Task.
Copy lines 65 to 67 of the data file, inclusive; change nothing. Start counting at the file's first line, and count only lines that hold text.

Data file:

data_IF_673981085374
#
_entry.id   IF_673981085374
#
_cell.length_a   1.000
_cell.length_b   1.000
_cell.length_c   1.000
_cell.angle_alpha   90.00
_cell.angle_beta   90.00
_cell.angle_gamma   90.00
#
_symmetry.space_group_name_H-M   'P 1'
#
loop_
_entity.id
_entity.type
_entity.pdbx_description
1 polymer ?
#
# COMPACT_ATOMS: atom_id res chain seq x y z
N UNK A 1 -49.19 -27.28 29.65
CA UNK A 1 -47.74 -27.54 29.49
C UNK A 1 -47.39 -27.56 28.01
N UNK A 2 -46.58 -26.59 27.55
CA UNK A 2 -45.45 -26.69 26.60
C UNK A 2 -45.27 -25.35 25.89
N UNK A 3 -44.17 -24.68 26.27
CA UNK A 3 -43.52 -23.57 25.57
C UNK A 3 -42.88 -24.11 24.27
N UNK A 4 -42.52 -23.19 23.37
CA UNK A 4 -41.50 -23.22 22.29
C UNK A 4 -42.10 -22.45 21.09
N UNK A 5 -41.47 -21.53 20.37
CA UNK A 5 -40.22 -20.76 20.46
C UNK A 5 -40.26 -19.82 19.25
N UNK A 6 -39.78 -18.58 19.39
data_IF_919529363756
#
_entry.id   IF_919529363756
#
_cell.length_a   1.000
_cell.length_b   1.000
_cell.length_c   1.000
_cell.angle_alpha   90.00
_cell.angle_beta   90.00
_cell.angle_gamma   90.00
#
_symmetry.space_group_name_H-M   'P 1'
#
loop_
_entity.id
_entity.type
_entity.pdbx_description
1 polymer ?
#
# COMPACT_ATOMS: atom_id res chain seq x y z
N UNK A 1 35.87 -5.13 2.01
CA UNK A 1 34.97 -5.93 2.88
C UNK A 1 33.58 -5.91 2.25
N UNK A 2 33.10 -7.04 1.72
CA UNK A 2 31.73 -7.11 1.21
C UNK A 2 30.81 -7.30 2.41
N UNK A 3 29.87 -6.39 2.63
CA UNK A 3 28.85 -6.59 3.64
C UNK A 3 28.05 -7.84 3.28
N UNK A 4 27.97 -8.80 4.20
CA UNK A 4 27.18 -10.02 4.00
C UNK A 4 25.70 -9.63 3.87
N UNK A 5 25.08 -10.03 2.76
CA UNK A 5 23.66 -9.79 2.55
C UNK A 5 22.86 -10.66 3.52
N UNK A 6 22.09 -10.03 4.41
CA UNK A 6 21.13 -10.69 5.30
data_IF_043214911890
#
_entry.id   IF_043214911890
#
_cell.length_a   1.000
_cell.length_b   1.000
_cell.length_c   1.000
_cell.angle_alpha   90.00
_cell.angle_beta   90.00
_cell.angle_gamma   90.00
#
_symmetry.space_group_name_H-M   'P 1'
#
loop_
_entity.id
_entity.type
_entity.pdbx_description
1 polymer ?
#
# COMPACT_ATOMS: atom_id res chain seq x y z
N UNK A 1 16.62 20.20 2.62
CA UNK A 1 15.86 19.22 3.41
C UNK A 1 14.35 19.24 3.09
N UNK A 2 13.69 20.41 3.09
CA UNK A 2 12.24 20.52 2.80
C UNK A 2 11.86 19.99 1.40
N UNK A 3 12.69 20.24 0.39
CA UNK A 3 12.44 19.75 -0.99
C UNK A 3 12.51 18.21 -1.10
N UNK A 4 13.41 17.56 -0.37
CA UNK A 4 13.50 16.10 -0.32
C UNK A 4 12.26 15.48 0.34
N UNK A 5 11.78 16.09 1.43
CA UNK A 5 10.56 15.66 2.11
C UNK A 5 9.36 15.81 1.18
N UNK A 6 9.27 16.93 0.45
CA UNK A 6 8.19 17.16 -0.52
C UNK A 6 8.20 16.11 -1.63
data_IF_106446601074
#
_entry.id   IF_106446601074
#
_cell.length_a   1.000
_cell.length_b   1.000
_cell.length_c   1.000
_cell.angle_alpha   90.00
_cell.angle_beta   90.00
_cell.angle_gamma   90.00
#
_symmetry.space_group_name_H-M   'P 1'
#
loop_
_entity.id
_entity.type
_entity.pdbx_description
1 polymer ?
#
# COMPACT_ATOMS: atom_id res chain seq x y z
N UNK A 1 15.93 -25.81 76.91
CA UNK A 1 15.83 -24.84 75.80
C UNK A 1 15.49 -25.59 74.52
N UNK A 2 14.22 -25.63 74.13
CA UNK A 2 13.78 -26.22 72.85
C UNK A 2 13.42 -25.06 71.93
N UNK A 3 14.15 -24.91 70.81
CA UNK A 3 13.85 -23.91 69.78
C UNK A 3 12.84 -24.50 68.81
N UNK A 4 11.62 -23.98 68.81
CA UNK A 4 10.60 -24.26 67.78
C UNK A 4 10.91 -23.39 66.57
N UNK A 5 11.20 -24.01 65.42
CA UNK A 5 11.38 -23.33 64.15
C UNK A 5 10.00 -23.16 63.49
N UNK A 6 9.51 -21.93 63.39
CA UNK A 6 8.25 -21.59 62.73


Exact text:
C UNK A 3 28.05 -7.84 3.28
N UNK A 4 27.97 -8.80 4.20
CA UNK A 4 27.18 -10.02 4.00